What is the difference between compassion and empathy?
One of the main differences in empathy vs compassion is the active component. Both are powerful feelings that can bring happiness and well-being. But compassion takes it one step further.
Whereas empathy is a very internal feeling, compassion moves outwards.
Empathetic feelings allow you to feel what another being feels. But compassion takes things further.
This is the difference between feeling heartbroken when you see another person crying, and giving that same person a comforting hug.
Can you feel both empathy and compassion at the same time? Of course.
Think of seeing someone living on the streets. You may have past experiences with that and seeing it affects you deeply. It may even bring you to tears to see someone brought that low.
Empathetic people feel another person’s feelings intensely. And take those feelings on as their own.
Those empathetic feelings can turn into compassion, though, when you take action. Taking the step outside of yourself to buy that person food or give them a blanket puts empathy into action.
All of a sudden, it isn’t just a feeling that you own. And you’re putting action into practice.
What is the difference between compassion and passion?
Passion can be categorized as an intense feeling you feel towards something you like or love. You can be passionate about people, things, or activities.
A passionate marriage and passion for a hobby are different extensions for a self-defining person or activity. These feelings are generally internal. But they may manifest outside the body in the form of energy and time put into the things you’re passionate about.
Researchers found that harmonious passion can contribute to your overall psychological well-being. You feel great investing time and energy into your passions. And this repeated activity of engaging your passions contributes to overall positive feelings.
But passion and compassion are intrinsically different.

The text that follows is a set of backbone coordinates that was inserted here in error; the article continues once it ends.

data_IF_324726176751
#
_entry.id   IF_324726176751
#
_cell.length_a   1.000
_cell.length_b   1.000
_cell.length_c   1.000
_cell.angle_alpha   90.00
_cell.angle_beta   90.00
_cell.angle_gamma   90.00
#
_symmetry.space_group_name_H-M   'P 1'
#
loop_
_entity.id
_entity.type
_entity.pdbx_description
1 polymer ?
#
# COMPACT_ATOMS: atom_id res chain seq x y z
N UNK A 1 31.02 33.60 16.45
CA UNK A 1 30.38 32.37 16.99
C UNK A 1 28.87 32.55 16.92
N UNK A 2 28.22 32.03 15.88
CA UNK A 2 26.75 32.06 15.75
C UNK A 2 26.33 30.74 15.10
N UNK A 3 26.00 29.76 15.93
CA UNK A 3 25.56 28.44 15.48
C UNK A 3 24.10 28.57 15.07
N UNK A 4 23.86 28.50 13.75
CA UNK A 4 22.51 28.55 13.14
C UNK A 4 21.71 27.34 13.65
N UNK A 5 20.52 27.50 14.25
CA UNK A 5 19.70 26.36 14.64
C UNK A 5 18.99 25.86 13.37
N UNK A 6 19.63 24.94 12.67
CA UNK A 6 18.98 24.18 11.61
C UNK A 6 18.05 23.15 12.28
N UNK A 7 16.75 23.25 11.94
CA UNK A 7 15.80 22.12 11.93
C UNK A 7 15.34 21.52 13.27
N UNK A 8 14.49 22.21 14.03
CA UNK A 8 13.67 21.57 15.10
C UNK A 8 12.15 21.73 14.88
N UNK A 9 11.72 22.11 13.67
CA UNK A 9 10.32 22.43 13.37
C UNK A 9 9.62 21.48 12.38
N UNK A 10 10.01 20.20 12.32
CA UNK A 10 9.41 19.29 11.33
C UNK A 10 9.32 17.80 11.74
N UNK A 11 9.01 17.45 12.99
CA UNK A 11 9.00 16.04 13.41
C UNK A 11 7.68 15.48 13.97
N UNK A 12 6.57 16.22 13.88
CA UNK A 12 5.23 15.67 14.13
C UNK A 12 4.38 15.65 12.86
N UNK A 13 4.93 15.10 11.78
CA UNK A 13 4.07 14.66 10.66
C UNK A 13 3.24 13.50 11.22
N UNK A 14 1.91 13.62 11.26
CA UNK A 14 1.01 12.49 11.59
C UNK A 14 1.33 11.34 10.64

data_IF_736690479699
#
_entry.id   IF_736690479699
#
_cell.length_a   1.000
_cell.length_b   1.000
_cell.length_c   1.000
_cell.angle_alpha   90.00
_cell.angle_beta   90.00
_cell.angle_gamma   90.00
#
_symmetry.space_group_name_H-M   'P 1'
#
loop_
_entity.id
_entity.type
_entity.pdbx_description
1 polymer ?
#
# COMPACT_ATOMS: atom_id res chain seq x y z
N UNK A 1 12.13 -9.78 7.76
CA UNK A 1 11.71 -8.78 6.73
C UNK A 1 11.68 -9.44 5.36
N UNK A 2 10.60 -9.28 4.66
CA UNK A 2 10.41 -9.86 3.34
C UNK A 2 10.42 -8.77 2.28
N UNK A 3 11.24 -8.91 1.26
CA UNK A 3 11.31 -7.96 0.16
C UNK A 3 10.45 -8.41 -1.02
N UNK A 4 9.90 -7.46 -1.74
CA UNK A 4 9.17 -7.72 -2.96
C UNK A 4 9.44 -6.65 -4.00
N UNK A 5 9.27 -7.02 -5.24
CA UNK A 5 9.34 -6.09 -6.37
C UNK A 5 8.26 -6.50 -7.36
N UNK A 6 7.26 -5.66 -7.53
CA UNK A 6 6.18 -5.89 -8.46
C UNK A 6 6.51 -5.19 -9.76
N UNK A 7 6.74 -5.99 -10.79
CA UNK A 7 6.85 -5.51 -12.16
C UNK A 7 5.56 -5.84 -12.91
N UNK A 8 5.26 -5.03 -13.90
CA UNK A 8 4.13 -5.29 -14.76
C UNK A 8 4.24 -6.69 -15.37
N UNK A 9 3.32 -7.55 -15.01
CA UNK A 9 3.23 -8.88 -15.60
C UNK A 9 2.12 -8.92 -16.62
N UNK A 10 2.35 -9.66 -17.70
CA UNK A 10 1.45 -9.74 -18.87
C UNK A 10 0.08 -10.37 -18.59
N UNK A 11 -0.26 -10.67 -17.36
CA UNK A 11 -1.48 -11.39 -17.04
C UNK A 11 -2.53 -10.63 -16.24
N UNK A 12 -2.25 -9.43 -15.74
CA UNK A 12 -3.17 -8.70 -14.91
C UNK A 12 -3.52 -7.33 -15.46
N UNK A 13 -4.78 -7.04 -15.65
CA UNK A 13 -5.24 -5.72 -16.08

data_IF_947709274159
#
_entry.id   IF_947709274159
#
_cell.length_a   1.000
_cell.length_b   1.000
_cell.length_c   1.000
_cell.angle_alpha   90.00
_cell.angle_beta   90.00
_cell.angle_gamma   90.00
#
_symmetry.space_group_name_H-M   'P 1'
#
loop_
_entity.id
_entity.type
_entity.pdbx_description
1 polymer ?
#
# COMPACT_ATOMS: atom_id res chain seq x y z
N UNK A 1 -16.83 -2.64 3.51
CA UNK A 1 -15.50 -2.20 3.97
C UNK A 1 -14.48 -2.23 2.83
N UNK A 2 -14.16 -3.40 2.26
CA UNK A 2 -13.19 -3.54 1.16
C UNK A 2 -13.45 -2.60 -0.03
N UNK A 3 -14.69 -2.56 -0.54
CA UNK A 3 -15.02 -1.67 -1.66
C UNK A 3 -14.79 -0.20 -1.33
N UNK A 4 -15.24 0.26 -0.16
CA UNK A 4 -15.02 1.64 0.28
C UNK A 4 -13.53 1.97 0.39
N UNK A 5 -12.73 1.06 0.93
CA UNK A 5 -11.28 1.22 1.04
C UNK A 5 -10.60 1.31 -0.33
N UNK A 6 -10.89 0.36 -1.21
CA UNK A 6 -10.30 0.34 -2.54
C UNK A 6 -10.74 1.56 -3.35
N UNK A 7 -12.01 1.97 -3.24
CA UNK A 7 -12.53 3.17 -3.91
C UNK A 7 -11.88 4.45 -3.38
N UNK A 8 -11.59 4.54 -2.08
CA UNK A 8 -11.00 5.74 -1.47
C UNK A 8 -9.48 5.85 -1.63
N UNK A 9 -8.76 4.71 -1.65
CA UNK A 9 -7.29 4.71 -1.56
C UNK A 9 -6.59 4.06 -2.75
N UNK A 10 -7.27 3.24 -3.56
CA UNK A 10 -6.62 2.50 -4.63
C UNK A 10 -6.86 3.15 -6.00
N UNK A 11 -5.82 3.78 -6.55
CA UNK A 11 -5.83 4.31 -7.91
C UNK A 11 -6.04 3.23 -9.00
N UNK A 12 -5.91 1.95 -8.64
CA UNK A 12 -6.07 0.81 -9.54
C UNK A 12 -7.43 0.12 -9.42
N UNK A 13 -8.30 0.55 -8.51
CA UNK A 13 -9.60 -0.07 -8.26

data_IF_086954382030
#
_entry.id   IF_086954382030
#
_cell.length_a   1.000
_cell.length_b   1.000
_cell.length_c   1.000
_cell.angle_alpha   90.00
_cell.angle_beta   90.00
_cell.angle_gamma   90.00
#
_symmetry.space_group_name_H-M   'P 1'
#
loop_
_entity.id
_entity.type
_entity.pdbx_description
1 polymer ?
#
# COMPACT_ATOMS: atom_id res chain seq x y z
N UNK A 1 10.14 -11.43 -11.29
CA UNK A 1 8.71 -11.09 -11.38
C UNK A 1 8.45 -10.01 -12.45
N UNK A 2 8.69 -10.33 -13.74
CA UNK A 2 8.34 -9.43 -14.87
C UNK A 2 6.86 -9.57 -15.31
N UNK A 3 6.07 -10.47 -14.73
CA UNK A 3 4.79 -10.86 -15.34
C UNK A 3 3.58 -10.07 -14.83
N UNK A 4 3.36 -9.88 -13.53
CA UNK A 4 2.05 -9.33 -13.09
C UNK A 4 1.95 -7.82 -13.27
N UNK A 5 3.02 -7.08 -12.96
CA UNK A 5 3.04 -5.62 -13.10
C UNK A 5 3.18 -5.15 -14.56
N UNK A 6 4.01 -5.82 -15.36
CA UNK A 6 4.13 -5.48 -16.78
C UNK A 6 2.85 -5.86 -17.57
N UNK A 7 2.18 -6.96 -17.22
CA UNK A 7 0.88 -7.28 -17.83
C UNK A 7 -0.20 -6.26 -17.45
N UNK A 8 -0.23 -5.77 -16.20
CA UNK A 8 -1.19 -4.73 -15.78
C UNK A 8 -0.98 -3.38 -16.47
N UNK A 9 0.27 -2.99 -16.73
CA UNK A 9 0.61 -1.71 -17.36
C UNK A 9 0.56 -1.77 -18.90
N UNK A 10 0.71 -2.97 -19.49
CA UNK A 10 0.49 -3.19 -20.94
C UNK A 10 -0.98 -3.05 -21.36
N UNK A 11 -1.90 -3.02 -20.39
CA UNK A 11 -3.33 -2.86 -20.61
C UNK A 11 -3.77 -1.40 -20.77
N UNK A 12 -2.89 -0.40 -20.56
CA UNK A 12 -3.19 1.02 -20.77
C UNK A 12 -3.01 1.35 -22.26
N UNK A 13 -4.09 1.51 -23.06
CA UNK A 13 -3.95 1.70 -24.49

Think of the words “passion” and “compassion.” Passion is singular and internal. However, the “com” in compassion involves another being.
So, what’s the main difference?
Compassion compels you to dive into another person’s environment and offer help, without concern for yourself or the cost.
Passion doesn’t necessarily inspire you to do something for another.
Can you feel both passion and compassion at the same time? Yes.
Imagine being passionate about rescuing animals. Now imagine that passion leads you to volunteer your time and energy to a local rescue organization.
Having an intense feeling and the motivation to act can be a powerful combination.
The world is full of passionate people. There’s no shortage of intense feelings for work, family, and hobbies. But extending those passions outside of yourself may be a different matter.
The final thought
“Turn virtues into good character.”
– Jon Butcher, Author of Mindvalley’s Lifebook Program
Would you like to be more compassionate in your daily life? It starts with practice.
Look for opportunities to be compassionate every day until that practice becomes a habit.
Is there a “right” emotion when it comes to compassion vs empathy?
If empathy is the great connector, compassion is the bridge between emotion and action.
Have you experienced instances where empathy and compassion collided? What did you do? Share with us in the comments section below.